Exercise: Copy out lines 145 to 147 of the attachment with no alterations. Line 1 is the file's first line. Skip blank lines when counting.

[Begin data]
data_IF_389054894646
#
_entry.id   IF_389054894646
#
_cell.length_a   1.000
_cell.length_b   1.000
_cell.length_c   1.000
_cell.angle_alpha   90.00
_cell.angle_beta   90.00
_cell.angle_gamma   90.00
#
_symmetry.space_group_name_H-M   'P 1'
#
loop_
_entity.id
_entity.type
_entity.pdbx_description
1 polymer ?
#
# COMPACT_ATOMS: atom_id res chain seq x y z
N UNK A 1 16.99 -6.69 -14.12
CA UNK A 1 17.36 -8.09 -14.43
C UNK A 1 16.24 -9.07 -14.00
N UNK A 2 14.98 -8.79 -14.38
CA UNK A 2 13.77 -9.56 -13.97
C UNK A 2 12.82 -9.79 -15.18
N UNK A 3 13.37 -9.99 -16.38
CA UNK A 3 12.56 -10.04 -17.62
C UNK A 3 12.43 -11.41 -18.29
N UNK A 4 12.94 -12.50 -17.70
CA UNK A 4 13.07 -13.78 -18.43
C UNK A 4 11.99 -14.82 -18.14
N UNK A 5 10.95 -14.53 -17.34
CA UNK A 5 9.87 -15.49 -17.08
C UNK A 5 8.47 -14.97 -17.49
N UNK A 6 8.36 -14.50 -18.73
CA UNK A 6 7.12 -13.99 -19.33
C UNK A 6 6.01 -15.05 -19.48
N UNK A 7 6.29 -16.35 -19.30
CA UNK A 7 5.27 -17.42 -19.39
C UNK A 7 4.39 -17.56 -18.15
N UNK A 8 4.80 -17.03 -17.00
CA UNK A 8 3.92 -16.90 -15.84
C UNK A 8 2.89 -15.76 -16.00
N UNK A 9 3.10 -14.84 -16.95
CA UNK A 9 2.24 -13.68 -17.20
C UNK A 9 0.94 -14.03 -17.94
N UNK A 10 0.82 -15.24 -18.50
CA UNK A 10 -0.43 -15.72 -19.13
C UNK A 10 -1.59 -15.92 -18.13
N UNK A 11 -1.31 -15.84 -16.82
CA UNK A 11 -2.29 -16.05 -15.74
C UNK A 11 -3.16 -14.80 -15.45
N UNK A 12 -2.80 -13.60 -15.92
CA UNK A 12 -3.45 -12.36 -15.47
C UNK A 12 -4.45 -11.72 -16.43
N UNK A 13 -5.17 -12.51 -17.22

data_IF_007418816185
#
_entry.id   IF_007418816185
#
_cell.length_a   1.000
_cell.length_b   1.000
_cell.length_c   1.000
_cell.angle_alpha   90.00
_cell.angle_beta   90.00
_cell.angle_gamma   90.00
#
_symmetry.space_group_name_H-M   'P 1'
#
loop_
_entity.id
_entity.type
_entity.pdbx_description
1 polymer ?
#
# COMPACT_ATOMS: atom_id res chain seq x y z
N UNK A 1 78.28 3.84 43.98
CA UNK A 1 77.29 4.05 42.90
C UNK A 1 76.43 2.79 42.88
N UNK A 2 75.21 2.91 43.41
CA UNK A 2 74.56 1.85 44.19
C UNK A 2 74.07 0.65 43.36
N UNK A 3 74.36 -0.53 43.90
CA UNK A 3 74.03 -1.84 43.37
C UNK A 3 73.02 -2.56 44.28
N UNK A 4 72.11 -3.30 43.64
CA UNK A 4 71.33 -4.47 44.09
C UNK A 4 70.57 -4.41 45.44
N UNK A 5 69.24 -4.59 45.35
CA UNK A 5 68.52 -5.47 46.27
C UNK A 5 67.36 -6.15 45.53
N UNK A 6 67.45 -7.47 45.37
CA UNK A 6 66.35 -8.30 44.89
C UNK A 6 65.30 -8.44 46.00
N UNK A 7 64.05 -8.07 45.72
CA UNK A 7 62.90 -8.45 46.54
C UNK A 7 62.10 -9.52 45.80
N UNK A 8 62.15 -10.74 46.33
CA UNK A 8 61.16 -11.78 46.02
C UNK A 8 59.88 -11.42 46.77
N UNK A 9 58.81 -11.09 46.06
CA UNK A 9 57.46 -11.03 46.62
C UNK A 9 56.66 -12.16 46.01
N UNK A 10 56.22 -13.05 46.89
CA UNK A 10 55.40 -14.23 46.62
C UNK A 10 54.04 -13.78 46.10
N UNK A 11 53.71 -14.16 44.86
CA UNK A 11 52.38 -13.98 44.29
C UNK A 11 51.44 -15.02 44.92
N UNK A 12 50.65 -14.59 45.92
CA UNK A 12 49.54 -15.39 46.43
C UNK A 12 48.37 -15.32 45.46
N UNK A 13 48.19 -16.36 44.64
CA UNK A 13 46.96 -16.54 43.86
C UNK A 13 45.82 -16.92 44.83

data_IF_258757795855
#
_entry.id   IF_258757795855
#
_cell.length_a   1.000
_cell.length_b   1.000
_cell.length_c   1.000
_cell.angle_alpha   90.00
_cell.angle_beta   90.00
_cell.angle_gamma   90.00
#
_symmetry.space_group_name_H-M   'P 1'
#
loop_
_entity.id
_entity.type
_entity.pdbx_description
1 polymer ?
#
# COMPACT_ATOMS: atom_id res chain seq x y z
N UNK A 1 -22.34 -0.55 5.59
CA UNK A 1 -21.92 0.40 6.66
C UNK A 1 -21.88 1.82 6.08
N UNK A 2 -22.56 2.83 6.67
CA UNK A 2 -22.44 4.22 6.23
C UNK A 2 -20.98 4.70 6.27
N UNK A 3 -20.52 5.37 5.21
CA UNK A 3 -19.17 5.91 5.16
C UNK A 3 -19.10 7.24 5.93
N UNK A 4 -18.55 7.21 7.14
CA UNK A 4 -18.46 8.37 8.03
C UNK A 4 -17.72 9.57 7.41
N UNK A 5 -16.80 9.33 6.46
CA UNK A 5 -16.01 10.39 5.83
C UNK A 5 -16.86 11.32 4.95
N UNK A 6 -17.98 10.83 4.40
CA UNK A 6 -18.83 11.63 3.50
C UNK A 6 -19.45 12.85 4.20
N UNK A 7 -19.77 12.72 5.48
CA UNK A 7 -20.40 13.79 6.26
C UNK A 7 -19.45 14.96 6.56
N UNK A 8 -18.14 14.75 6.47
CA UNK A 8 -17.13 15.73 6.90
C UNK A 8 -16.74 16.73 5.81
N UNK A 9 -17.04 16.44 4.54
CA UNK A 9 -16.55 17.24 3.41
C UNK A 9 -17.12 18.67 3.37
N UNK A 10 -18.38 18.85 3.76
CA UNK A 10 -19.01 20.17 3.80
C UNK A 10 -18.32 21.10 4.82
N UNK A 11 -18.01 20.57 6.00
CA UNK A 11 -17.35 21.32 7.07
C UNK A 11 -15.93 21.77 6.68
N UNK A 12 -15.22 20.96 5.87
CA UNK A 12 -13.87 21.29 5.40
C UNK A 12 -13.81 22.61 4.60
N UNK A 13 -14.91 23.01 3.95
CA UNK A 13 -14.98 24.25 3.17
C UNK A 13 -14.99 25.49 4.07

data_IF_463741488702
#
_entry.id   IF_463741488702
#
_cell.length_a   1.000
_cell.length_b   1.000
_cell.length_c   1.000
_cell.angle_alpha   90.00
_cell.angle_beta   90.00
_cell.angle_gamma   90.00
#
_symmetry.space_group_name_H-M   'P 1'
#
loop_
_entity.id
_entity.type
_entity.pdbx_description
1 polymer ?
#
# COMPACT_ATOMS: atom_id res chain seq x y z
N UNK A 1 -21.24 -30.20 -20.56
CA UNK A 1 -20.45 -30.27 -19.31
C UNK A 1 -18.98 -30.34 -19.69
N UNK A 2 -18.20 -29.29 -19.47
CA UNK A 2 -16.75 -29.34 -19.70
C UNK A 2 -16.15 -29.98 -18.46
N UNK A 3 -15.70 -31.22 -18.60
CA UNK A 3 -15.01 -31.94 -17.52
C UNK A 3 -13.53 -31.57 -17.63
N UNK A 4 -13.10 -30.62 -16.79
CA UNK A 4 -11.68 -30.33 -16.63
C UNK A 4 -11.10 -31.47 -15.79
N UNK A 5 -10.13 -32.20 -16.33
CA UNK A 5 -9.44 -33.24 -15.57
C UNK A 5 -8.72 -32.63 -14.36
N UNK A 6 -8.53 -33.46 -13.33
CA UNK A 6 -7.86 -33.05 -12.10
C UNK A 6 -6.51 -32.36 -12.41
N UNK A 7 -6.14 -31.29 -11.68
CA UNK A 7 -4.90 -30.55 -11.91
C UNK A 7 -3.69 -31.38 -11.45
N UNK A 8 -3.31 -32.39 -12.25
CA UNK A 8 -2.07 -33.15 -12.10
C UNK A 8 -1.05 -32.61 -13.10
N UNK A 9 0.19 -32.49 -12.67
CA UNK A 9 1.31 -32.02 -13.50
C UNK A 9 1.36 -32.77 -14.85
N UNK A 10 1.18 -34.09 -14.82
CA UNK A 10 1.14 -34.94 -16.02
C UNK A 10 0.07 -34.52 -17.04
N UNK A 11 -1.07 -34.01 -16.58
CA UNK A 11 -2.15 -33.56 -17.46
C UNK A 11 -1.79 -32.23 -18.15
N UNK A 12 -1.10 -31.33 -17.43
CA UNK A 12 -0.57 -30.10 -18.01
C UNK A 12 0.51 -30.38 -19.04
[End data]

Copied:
C UNK A 3 -19.10 7.24 5.93
N UNK A 4 -18.55 7.21 7.14
CA UNK A 4 -18.46 8.37 8.03